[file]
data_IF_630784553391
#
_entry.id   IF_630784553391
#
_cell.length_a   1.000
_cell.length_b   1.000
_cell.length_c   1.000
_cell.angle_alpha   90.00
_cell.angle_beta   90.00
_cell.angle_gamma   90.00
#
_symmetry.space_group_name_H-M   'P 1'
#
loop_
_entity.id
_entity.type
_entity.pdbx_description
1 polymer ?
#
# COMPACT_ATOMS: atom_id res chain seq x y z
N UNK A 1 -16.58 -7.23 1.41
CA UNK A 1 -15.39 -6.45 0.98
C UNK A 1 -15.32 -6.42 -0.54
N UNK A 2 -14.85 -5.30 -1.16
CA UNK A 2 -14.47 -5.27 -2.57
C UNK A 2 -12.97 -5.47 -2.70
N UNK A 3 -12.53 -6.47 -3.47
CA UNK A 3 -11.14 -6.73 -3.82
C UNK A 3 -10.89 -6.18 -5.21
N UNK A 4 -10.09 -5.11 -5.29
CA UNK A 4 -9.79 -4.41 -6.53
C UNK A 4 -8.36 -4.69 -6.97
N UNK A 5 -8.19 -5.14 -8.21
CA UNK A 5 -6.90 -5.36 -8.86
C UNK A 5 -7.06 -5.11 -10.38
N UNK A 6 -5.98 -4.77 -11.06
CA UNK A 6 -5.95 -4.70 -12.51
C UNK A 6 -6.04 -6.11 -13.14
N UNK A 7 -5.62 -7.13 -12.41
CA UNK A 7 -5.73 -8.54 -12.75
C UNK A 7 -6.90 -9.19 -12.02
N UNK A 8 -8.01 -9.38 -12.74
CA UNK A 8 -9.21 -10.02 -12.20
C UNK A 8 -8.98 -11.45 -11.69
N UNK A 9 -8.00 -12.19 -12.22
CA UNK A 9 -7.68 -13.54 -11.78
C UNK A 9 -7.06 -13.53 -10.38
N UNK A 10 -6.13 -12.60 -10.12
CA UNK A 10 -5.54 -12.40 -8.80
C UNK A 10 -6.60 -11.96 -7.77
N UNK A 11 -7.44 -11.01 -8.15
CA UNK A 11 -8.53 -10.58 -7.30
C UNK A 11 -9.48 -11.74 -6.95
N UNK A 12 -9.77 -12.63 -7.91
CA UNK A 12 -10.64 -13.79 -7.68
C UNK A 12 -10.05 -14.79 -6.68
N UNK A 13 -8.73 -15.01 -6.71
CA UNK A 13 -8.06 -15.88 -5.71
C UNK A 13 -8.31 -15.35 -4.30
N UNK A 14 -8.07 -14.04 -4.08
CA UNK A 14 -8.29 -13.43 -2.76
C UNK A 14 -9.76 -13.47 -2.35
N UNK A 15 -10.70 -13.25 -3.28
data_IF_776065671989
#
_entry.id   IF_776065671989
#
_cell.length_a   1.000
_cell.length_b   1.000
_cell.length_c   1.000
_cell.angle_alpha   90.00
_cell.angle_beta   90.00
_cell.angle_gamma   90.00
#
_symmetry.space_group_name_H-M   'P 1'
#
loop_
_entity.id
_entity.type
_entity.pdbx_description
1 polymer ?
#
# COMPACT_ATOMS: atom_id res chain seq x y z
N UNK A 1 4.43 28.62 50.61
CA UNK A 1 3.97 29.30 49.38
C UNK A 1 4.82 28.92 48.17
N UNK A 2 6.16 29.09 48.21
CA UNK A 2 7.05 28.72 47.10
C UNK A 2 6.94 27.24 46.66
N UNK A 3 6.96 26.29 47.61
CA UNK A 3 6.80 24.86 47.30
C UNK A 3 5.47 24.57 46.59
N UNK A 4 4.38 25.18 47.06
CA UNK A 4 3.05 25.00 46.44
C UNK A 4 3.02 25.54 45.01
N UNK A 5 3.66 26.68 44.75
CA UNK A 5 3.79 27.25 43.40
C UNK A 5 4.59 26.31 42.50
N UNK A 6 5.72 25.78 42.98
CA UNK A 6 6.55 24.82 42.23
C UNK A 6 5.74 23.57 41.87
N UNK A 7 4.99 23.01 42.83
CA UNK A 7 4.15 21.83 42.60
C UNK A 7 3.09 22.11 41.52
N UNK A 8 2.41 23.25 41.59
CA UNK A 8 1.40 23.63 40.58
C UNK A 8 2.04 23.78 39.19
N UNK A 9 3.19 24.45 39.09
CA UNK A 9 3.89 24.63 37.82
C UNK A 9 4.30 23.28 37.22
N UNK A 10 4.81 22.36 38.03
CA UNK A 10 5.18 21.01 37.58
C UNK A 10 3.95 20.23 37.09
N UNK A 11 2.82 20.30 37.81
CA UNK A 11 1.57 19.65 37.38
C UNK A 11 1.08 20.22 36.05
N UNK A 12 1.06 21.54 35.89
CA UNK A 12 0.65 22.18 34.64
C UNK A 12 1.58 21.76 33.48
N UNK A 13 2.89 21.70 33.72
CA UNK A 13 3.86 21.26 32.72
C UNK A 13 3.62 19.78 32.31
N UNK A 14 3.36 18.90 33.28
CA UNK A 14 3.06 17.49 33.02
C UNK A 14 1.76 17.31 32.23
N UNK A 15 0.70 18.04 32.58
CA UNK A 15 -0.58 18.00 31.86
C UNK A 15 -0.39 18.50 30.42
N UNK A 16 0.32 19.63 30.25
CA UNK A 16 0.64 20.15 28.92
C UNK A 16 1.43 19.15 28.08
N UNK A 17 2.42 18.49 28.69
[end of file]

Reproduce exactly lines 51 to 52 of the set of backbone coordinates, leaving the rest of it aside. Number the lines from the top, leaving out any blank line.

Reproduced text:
N UNK A 11 -7.44 -11.01 -8.15
CA UNK A 11 -8.53 -10.58 -7.30